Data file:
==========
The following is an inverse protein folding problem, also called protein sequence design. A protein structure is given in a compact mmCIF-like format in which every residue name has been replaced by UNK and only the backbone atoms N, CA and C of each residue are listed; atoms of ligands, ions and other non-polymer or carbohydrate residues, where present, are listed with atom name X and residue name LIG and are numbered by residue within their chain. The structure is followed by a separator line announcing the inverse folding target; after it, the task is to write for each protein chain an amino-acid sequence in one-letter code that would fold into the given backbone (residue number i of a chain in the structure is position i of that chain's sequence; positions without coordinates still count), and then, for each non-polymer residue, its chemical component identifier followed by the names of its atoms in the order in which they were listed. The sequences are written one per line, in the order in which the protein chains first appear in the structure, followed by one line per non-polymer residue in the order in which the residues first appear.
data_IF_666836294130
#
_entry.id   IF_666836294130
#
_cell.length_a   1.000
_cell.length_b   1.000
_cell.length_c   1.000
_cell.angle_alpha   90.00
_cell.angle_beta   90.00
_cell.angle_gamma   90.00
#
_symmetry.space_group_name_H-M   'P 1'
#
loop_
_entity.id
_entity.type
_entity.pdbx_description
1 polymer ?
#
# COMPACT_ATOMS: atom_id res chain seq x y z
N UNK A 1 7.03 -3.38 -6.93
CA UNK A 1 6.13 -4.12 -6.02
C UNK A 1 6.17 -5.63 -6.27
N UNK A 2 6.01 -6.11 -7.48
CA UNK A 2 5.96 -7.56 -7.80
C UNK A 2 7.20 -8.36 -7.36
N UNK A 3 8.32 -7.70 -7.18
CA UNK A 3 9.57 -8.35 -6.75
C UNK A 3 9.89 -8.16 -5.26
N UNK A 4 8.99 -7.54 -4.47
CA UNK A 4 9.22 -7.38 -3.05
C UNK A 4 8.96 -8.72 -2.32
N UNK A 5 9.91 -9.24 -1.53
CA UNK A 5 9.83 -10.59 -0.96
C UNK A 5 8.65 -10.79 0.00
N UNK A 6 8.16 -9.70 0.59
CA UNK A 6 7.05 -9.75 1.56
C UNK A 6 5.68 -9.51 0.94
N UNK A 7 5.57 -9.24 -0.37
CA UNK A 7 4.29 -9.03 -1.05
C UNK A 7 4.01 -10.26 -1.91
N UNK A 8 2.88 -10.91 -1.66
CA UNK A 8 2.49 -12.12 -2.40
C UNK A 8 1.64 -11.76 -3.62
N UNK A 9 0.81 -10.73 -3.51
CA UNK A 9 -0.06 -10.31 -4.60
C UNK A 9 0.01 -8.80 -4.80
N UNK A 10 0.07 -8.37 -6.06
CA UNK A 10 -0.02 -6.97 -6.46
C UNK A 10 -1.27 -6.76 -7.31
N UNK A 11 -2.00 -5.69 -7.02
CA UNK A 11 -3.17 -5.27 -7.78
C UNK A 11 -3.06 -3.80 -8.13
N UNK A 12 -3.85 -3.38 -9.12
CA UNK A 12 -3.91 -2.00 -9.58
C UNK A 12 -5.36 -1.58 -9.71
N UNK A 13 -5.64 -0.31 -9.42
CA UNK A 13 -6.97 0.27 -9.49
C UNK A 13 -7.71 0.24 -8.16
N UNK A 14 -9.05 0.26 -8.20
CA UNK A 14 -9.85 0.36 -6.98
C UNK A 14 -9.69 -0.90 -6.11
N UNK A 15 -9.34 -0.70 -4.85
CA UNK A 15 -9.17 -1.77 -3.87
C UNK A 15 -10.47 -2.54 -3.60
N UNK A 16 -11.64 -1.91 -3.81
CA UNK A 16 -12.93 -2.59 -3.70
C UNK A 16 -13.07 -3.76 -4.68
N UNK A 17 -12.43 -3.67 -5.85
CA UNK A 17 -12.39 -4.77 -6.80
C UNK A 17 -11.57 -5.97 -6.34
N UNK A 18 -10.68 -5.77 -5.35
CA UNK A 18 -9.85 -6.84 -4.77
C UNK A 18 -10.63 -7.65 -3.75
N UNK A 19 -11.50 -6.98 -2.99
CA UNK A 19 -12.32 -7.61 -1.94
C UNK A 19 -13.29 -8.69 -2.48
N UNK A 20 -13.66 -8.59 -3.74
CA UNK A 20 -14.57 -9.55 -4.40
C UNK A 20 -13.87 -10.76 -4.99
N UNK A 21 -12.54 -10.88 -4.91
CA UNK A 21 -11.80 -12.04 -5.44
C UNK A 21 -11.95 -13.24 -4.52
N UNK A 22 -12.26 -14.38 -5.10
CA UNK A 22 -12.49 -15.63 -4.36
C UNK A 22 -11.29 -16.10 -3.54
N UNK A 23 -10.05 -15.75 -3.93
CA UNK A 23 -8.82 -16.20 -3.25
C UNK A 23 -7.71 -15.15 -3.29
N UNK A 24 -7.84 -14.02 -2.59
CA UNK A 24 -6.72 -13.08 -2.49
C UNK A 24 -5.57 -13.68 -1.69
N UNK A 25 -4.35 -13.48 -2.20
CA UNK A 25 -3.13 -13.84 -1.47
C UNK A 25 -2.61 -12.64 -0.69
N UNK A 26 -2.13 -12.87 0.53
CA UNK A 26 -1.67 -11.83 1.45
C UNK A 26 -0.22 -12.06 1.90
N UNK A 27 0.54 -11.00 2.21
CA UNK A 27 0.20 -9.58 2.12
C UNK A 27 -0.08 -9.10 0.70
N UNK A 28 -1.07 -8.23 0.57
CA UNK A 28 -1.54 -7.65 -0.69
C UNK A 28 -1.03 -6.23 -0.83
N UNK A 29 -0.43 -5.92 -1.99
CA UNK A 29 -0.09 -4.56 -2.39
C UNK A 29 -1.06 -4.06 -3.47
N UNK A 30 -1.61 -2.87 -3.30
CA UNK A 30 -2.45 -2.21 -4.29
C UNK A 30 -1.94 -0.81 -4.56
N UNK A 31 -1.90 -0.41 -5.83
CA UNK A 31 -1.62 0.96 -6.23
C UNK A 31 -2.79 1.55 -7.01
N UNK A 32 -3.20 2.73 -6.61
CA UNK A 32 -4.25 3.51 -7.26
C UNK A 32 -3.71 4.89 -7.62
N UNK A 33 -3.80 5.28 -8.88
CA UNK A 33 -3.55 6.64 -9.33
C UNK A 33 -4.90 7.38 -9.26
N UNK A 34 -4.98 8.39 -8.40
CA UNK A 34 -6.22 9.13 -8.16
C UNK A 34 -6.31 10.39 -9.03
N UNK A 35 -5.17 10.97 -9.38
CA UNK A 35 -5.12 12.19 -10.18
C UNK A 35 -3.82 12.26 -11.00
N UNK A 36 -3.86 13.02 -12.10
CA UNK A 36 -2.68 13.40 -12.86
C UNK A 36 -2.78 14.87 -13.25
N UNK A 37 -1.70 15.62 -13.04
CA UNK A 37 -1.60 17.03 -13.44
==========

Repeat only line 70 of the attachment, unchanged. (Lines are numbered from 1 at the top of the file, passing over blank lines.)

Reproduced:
N UNK A 17 -12.43 -3.67 -5.85